Question about Microsoft Excel for PC

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If you have a number in Cell A2 (say 100), and you put the amount of percentage increase or decrease in Cell A3 (say -10%), then put this formula into Cell A4 to calculate the answer:

=A2*(1+A3) , which then shows as the answer (90).

Posted on Sep 08, 2014

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Posted on Jan 02, 2017

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I have created a spreadsheet for you to a) use and b) to learn from.

It is an Automated spreadsheet (as they should be) which calculates the number of minutes in a working week or month and calculates the average time per email giving Daily, Weekly and Monthly Outputs. It takes into account Public Holidays (or for time off). You can use the Output to create Graphs etc to visually display the Output.

It also allows you to calculate a Part Month average.

I have displayed it as it was CONSTRUCTED and as it would be USED.

The As Used worksheet is Protected and the only Inputs that can be done are in the Green Boxes (also the Saturday and Sunday boxes but you will need to Unhide the Validation List to include these and then to add 2 more columns titled Is Saturday? and Is Sunday? with the appropriate If Statement.

To unprotect the sheet go to Tools - Protection - Unprotect. There is no password so leave this blank.

All the workings are still there, the columns are just Hidden. To Unhide them, highlight the columns to the left and right of the hidden columns, click on Format - Columns - Unhide. To hide them again, highlight the columns that you want hidden, click on Format - Columns - Hide.

The LOGIC used (as in Functions) may seem complex but if you read the Descriptions in the first row you should be able to work out what and why it was done that way. Click on a cell to see what Function was used where.

You said that your spreadsheet was becoming a real mess, well I have created a monster for you (but not a mess).

I have uploaded the file to here:

http://users.tpg.com.au/lesliecl/

Hope this gives you the push to really start using Excel.

Posted on Apr 08, 2008

SOURCE: i want the all excel formulas

You will never find a fully comprehensive list anywhere because there are literally hundreds in the basic Excel application and thousands that can be added in as you go via macros. More are being added every time a new version of Office comes out.

But, the easiest way however to get a basic list of functions if your not printing is to hit the function button and simply scroll down the list. The syntax (an example of the method by which you should be formatting the formula) and a definition will list in the bottom of the dialog as you select each function.

That said, you are better solving individual problems as you learn Excel then trying to memorize all the functions themselves. Many, such as mathematical operations are common sense anyway.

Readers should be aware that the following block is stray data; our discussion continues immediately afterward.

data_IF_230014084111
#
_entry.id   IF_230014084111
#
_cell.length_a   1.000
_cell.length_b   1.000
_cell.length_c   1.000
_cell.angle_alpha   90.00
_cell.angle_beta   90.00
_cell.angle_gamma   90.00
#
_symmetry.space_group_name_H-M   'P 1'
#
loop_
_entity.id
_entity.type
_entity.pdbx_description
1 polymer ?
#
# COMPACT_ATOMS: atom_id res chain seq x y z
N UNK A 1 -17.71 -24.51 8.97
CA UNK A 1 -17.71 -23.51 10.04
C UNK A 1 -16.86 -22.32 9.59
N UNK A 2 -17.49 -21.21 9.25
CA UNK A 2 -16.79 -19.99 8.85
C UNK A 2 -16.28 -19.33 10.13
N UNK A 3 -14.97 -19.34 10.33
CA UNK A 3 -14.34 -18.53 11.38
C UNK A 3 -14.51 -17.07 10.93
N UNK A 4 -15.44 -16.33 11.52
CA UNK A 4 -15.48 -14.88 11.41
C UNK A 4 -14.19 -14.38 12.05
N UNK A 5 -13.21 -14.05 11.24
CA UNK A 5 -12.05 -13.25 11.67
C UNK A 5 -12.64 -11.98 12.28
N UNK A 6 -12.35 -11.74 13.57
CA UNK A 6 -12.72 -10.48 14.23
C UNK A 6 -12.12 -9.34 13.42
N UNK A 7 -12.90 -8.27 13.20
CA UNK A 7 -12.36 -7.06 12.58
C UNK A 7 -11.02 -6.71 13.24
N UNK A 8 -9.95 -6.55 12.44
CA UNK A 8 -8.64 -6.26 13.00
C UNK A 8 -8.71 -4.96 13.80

Posted on Jun 19, 2009

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There are a couple of web sites out there have have good directions. Try these:

http://supportpcs.co.uk/index.php?option=com_content&task=view&id=152&Itemid=30

or

http://college.cengage.com/accounting/resources/instructors/air/fall_2006/Connell_and_Mulig_Paper.html

Posted on Sep 12, 2009

google-- user manual for excel-- and you will find that information in the 900 pages of the pdf version download

Oct 17, 2017 | Excel Computers & Internet

4.95 to 3.87 is about 21.8% decrease.

Nov 03, 2014 | Office Equipment & Supplies

Percent change=100% * (NEW value-OLD value)/(OLD value)

If the change is positive, that is an increase. If negative, that is a decrease.

If the change is positive, that is an increase. If negative, that is a decrease.

Sep 18, 2014 | The Learning Company Achieve! Math &...

If the value in A1 is 100, and the value of A2 is 120, then the formula =(A2/A1)-1 will return 0.2. If the cell containing the formula is then formatted to display as percentage it will show as 20%.

Dec 13, 2013 | Microsoft Excel for PC

There isn't a function for this, but the formula should be something like this:

A1: Number to increase / decrease

B1: % change

C1: 'INC' or 'DEC'

D1: =IF(C1='INC', A1+(A1*B1), A1-(A1-B1))

A1: Number to increase / decrease

B1: % change

C1: 'INC' or 'DEC'

D1: =IF(C1='INC', A1+(A1*B1), A1-(A1-B1))

Nov 17, 2011 | Microsoft Excel for PC

If field A1 is the old value and A2 is the new value, then the formula for A3 (% change) is:=(A2-A1)/A1*100You can remove the *100 if you want to format the field to the Percent type.

Sep 30, 2011 | Microsoft Excel 2010

Using IF function or filter to generate the membership type and create a VLOOKUP for that..... Or using filter function you could create a pivot and insert the specific formula per type in that.

Feb 10, 2009 | Microsoft Excel for PC

The formula in both versions is the same:

=countif(range,value)

i.e. The below formula will increase its count by one if any of the 18 cells it's checking are equal to 1.

=countif(A1:B9,1)

=countif(range,value)

i.e. The below formula will increase its count by one if any of the 18 cells it's checking are equal to 1.

=countif(A1:B9,1)

Jan 21, 2009 | Microsoft Office Excel 2003 for PC

I found some excellent links to excel formulas for you:

This link lists excel formulas by category:

http://www.techonthenet.com/excel/formulas/

This link has some custom formulas for excel that you can download:

http://www.ozgrid.com/VBA/Functions.htm

This link lists excel formulas by category:

http://www.techonthenet.com/excel/formulas/

This link has some custom formulas for excel that you can download:

http://www.ozgrid.com/VBA/Functions.htm

Sep 20, 2008 | Microsoft Computers & Internet

Jan 28, 2016 | Microsoft Excel for PC

Dec 12, 2013 | Microsoft Excel for PC

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